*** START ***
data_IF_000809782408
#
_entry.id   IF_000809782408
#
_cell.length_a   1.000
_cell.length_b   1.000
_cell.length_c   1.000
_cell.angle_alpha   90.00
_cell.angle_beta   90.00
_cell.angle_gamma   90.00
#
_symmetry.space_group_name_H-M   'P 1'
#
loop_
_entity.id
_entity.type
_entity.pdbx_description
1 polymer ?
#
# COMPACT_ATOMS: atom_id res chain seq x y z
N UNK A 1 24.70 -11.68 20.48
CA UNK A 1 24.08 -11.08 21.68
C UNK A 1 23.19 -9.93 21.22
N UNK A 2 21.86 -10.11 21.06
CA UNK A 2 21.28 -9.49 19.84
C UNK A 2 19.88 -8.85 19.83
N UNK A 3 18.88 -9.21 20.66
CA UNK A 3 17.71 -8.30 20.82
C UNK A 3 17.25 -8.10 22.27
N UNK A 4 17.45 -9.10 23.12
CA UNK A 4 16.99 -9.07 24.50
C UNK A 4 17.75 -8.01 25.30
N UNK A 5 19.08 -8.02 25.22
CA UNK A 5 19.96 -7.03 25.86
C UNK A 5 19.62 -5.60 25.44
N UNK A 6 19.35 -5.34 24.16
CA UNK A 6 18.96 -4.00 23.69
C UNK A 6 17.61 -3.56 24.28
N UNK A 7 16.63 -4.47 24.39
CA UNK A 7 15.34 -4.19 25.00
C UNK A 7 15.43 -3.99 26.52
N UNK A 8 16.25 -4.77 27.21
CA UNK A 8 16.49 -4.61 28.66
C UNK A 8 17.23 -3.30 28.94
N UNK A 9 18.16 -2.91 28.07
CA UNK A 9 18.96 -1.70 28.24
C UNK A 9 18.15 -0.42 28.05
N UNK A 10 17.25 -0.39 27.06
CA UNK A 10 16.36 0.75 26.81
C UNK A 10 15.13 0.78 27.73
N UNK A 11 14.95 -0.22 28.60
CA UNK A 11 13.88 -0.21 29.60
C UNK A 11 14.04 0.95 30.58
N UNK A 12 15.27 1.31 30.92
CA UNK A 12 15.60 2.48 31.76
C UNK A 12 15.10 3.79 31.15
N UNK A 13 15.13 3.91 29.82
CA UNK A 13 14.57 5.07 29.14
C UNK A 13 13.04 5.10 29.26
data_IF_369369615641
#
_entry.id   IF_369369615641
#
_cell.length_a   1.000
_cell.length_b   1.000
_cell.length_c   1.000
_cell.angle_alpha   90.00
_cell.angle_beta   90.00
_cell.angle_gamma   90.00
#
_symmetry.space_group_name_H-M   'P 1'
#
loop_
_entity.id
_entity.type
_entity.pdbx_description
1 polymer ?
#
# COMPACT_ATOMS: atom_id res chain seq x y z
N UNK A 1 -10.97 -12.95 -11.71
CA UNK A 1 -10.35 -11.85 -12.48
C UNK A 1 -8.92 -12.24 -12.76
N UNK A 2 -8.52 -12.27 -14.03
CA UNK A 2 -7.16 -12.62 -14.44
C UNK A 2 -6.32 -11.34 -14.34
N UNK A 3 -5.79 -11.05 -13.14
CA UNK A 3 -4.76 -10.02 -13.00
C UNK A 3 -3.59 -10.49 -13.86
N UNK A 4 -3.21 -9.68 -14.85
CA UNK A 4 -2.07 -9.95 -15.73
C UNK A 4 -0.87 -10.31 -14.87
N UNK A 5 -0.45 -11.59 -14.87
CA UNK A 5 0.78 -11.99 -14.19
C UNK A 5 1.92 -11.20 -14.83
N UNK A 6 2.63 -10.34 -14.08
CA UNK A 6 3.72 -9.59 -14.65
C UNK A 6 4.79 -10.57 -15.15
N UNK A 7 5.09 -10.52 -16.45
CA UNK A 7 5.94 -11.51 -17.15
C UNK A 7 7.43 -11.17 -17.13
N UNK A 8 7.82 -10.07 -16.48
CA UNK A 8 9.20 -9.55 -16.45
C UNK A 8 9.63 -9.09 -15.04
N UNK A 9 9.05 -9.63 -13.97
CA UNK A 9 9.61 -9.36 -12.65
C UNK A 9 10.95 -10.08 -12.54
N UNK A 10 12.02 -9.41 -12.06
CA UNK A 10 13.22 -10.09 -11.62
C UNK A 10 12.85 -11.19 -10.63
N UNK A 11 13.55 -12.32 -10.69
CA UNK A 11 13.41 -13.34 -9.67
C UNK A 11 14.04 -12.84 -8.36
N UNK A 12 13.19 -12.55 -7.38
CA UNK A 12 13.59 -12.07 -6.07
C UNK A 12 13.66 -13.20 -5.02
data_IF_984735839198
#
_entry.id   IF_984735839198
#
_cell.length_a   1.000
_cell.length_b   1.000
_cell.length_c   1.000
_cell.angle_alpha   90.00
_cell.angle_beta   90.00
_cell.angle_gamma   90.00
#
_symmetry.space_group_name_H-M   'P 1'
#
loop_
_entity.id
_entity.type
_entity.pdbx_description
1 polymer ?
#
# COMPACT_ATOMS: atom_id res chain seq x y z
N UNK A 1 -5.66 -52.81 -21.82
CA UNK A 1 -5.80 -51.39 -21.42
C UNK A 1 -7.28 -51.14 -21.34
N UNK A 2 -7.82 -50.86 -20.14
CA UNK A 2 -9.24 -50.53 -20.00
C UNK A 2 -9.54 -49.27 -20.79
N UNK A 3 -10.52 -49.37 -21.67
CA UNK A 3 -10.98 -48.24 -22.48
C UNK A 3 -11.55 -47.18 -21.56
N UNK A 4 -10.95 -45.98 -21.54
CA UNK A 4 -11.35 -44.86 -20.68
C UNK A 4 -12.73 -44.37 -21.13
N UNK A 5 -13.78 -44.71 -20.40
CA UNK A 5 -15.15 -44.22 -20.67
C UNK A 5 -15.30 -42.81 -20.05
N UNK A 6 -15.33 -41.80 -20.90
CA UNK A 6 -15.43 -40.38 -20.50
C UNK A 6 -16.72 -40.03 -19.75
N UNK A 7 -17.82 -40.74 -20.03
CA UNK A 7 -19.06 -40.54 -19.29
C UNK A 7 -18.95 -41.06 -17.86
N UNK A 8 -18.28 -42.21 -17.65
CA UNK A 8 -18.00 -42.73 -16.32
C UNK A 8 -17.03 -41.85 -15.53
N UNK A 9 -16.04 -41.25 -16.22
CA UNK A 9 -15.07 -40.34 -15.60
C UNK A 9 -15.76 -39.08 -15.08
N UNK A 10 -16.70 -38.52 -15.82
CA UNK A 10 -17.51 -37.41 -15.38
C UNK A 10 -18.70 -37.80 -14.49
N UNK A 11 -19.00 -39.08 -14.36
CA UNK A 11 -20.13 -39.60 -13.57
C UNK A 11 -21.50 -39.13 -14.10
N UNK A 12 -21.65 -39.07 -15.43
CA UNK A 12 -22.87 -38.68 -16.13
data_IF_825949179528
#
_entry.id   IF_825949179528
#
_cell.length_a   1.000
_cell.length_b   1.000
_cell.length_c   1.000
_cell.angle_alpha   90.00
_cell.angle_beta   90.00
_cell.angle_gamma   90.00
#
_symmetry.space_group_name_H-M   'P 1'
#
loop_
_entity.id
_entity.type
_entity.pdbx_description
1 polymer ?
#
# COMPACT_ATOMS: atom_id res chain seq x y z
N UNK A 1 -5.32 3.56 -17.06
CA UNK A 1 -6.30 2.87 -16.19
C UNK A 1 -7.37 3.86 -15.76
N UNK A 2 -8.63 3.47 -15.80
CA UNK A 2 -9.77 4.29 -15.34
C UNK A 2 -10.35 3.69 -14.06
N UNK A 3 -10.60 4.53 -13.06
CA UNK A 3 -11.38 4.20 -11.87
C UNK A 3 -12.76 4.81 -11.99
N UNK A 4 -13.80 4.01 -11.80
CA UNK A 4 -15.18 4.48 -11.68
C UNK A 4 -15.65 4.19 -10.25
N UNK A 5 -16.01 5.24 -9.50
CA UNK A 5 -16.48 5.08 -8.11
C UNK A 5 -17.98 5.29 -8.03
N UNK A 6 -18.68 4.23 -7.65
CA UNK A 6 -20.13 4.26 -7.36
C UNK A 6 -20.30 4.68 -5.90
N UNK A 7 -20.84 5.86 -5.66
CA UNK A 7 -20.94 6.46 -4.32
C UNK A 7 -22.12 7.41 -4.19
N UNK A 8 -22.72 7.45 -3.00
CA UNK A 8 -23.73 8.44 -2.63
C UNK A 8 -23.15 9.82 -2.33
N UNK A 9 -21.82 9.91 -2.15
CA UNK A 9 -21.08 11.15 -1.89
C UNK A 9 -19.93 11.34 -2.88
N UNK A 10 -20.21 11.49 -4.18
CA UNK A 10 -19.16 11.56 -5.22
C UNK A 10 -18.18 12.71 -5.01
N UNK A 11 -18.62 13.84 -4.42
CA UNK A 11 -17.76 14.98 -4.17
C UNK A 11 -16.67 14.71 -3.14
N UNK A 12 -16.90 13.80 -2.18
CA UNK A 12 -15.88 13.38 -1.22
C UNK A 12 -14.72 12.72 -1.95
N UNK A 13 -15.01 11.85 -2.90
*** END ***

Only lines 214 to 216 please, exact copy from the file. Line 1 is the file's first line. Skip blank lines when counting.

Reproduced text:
C UNK A 8 -23.15 9.82 -2.33
N UNK A 9 -21.82 9.91 -2.15
CA UNK A 9 -21.08 11.15 -1.89